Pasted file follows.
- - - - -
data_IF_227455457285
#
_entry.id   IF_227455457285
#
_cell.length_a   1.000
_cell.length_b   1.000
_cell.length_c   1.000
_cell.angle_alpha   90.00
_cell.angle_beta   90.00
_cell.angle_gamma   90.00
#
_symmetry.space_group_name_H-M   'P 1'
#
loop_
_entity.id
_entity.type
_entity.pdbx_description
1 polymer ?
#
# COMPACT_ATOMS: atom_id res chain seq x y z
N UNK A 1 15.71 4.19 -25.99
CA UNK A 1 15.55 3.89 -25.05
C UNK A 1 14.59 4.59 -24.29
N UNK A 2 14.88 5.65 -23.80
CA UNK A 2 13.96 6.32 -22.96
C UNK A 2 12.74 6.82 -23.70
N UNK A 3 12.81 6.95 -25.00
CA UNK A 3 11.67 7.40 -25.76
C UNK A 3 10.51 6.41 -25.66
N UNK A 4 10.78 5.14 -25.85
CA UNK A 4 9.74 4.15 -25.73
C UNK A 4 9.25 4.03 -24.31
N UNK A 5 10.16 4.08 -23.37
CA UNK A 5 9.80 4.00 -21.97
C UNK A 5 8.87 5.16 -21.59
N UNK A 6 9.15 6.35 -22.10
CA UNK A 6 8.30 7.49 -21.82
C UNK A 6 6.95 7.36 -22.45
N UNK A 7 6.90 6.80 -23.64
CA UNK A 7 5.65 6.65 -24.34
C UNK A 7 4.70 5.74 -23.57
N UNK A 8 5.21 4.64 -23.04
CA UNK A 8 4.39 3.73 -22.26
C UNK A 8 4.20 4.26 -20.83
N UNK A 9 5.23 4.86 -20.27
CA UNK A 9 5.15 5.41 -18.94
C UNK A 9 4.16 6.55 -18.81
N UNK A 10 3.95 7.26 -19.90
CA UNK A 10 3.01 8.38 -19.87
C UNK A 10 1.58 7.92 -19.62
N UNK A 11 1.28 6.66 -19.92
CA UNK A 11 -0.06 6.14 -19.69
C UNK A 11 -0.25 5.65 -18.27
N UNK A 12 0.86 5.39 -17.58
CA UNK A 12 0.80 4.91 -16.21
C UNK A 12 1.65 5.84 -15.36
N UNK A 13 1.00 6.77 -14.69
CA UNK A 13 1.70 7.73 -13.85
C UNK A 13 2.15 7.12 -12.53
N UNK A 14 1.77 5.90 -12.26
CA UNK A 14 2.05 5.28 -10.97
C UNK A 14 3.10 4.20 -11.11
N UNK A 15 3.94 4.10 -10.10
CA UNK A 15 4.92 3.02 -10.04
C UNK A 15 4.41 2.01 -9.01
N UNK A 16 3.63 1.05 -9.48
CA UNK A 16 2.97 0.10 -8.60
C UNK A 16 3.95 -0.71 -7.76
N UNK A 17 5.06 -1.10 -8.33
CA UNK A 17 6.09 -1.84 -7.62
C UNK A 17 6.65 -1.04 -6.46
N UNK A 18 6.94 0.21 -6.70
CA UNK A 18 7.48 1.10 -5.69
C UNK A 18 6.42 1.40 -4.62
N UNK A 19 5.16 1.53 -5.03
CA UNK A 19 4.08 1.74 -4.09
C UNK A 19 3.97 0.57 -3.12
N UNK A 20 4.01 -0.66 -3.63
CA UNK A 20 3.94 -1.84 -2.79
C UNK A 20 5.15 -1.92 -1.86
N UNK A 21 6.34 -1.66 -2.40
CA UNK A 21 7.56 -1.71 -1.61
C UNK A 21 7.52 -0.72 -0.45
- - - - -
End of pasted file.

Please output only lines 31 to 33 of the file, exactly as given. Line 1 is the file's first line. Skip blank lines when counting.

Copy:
CA UNK A 4 9.74 4.15 -25.73
C UNK A 4 9.25 4.03 -24.31
N UNK A 5 10.16 4.08 -23.37